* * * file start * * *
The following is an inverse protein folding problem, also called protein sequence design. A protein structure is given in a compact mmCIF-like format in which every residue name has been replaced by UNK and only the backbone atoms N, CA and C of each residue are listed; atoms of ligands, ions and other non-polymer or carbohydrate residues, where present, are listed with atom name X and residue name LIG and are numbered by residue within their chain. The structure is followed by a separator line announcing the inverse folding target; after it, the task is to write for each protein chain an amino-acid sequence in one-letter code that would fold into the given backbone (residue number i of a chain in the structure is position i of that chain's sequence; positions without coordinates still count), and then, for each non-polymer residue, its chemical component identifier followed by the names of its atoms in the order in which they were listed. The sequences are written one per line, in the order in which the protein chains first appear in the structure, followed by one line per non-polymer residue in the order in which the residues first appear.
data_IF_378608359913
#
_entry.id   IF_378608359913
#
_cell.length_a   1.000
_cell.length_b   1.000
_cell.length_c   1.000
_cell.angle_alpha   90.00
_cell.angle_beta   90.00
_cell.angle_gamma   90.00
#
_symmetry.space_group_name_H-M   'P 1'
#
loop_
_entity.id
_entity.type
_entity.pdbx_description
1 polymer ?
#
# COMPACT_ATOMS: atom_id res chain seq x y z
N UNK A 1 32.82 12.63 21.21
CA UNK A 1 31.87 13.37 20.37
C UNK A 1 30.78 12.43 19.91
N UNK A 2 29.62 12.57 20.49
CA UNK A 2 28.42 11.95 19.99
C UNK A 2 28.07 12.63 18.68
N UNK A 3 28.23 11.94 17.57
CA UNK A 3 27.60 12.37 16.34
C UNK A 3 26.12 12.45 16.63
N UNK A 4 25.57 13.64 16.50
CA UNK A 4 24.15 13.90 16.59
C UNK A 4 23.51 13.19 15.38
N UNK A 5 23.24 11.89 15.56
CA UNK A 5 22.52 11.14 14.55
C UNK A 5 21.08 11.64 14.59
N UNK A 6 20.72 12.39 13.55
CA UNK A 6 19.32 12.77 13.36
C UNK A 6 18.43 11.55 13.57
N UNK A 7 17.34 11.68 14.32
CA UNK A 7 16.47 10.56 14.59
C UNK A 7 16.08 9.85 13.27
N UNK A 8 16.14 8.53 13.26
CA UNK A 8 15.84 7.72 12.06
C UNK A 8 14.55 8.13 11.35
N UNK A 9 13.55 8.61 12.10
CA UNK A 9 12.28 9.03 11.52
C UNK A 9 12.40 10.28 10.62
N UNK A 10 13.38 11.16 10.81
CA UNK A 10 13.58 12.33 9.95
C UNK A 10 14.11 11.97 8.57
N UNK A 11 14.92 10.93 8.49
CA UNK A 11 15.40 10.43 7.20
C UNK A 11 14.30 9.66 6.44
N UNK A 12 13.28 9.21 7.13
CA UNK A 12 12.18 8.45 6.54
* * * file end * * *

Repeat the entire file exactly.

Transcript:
The following is an inverse protein folding problem, also called protein sequence design. A protein structure is given in a compact mmCIF-like format in which every residue name has been replaced by UNK and only the backbone atoms N, CA and C of each residue are listed; atoms of ligands, ions and other non-polymer or carbohydrate residues, where present, are listed with atom name X and residue name LIG and are numbered by residue within their chain. The structure is followed by a separator line announcing the inverse folding target; after it, the task is to write for each protein chain an amino-acid sequence in one-letter code that would fold into the given backbone (residue number i of a chain in the structure is position i of that chain's sequence; positions without coordinates still count), and then, for each non-polymer residue, its chemical component identifier followed by the names of its atoms in the order in which they were listed. The sequences are written one per line, in the order in which the protein chains first appear in the structure, followed by one line per non-polymer residue in the order in which the residues first appear.
data_IF_378608359913
#
_entry.id   IF_378608359913
#
_cell.length_a   1.000
_cell.length_b   1.000
_cell.length_c   1.000
_cell.angle_alpha   90.00
_cell.angle_beta   90.00
_cell.angle_gamma   90.00
#
_symmetry.space_group_name_H-M   'P 1'
#
loop_
_entity.id
_entity.type
_entity.pdbx_description
1 polymer ?
#
# COMPACT_ATOMS: atom_id res chain seq x y z
N UNK A 1 32.82 12.63 21.21
CA UNK A 1 31.87 13.37 20.37
C UNK A 1 30.78 12.43 19.91
N UNK A 2 29.62 12.57 20.49
CA UNK A 2 28.42 11.95 19.99
C UNK A 2 28.07 12.63 18.68
N UNK A 3 28.23 11.94 17.57
CA UNK A 3 27.60 12.37 16.34
C UNK A 3 26.12 12.45 16.63
N UNK A 4 25.57 13.64 16.50
CA UNK A 4 24.15 13.90 16.59
C UNK A 4 23.51 13.19 15.38
N UNK A 5 23.24 11.89 15.56
CA UNK A 5 22.52 11.14 14.55
C UNK A 5 21.08 11.64 14.59
N UNK A 6 20.72 12.39 13.55
CA UNK A 6 19.32 12.77 13.36
C UNK A 6 18.43 11.55 13.57
N UNK A 7 17.34 11.68 14.32
CA UNK A 7 16.47 10.56 14.59
C UNK A 7 16.08 9.85 13.27
N UNK A 8 16.14 8.53 13.26
CA UNK A 8 15.84 7.72 12.06
C UNK A 8 14.55 8.13 11.35
N UNK A 9 13.55 8.61 12.10
CA UNK A 9 12.28 9.03 11.52
C UNK A 9 12.40 10.28 10.62
N UNK A 10 13.38 11.16 10.81
CA UNK A 10 13.58 12.33 9.95
C UNK A 10 14.11 11.97 8.57
N UNK A 11 14.92 10.93 8.49
CA UNK A 11 15.40 10.43 7.20
C UNK A 11 14.30 9.66 6.44
N UNK A 12 13.28 9.21 7.13
CA UNK A 12 12.18 8.45 6.54